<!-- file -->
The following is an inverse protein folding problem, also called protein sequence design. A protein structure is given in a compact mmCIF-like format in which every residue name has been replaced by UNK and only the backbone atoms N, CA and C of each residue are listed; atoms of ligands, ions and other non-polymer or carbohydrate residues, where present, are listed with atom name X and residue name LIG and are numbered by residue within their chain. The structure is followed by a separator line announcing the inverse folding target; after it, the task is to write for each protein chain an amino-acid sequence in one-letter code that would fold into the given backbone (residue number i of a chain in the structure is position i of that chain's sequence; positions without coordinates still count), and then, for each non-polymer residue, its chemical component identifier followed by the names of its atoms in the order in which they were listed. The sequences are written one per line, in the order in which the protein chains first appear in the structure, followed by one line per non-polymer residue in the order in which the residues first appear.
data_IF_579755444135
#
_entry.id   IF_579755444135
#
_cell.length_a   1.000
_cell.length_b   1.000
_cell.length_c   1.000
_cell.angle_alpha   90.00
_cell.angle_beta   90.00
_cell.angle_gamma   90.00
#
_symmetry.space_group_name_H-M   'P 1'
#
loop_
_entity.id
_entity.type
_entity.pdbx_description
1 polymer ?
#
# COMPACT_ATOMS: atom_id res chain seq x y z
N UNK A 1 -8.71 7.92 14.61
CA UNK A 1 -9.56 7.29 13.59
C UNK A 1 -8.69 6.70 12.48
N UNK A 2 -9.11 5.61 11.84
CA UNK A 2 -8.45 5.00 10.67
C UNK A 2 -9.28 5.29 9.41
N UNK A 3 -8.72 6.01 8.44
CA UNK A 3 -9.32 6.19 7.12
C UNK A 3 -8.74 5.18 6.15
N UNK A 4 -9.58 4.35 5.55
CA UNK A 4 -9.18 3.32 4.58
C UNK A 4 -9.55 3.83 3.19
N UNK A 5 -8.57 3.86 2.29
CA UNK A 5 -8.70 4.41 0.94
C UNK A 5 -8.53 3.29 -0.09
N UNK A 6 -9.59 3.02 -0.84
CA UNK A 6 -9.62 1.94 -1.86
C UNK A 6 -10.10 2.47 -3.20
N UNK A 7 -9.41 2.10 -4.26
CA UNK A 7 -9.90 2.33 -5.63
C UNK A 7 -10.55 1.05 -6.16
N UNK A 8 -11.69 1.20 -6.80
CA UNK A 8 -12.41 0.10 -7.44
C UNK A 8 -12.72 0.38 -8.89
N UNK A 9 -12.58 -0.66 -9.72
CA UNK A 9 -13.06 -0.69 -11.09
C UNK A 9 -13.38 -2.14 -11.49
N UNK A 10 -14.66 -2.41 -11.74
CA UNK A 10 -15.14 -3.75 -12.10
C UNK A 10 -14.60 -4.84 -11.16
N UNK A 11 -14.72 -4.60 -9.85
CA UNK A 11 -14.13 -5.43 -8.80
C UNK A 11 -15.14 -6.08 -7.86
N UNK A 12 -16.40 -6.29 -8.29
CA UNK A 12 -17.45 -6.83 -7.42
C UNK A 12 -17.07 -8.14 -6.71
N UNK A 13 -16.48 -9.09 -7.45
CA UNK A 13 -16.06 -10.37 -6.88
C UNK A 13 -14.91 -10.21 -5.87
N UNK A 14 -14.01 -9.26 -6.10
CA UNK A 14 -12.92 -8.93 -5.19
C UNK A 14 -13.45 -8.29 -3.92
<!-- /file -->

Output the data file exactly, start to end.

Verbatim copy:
The following is an inverse protein folding problem, also called protein sequence design. A protein structure is given in a compact mmCIF-like format in which every residue name has been replaced by UNK and only the backbone atoms N, CA and C of each residue are listed; atoms of ligands, ions and other non-polymer or carbohydrate residues, where present, are listed with atom name X and residue name LIG and are numbered by residue within their chain. The structure is followed by a separator line announcing the inverse folding target; after it, the task is to write for each protein chain an amino-acid sequence in one-letter code that would fold into the given backbone (residue number i of a chain in the structure is position i of that chain's sequence; positions without coordinates still count), and then, for each non-polymer residue, its chemical component identifier followed by the names of its atoms in the order in which they were listed. The sequences are written one per line, in the order in which the protein chains first appear in the structure, followed by one line per non-polymer residue in the order in which the residues first appear.
data_IF_579755444135
#
_entry.id   IF_579755444135
#
_cell.length_a   1.000
_cell.length_b   1.000
_cell.length_c   1.000
_cell.angle_alpha   90.00
_cell.angle_beta   90.00
_cell.angle_gamma   90.00
#
_symmetry.space_group_name_H-M   'P 1'
#
loop_
_entity.id
_entity.type
_entity.pdbx_description
1 polymer ?
#
# COMPACT_ATOMS: atom_id res chain seq x y z
N UNK A 1 -8.71 7.92 14.61
CA UNK A 1 -9.56 7.29 13.59
C UNK A 1 -8.69 6.70 12.48
N UNK A 2 -9.11 5.61 11.84
CA UNK A 2 -8.45 5.00 10.67
C UNK A 2 -9.28 5.29 9.41
N UNK A 3 -8.72 6.01 8.44
CA UNK A 3 -9.32 6.19 7.12
C UNK A 3 -8.74 5.18 6.15
N UNK A 4 -9.58 4.35 5.55
CA UNK A 4 -9.18 3.32 4.58
C UNK A 4 -9.55 3.83 3.19
N UNK A 5 -8.57 3.86 2.29
CA UNK A 5 -8.70 4.41 0.94
C UNK A 5 -8.53 3.29 -0.09
N UNK A 6 -9.59 3.02 -0.84
CA UNK A 6 -9.62 1.94 -1.86
C UNK A 6 -10.10 2.47 -3.20
N UNK A 7 -9.41 2.10 -4.26
CA UNK A 7 -9.90 2.33 -5.63
C UNK A 7 -10.55 1.05 -6.16
N UNK A 8 -11.69 1.20 -6.80
CA UNK A 8 -12.41 0.10 -7.44
C UNK A 8 -12.72 0.38 -8.89
N UNK A 9 -12.58 -0.66 -9.72
CA UNK A 9 -13.06 -0.69 -11.09
C UNK A 9 -13.38 -2.14 -11.49
N UNK A 10 -14.66 -2.41 -11.74
CA UNK A 10 -15.14 -3.75 -12.10
C UNK A 10 -14.60 -4.84 -11.16
N UNK A 11 -14.72 -4.60 -9.85
CA UNK A 11 -14.13 -5.43 -8.80
C UNK A 11 -15.14 -6.08 -7.86
N UNK A 12 -16.40 -6.29 -8.29
CA UNK A 12 -17.45 -6.83 -7.42
C UNK A 12 -17.07 -8.14 -6.71
N UNK A 13 -16.48 -9.09 -7.45
CA UNK A 13 -16.06 -10.37 -6.88
C UNK A 13 -14.91 -10.21 -5.87
N UNK A 14 -14.01 -9.26 -6.10
CA UNK A 14 -12.92 -8.93 -5.19
C UNK A 14 -13.45 -8.29 -3.92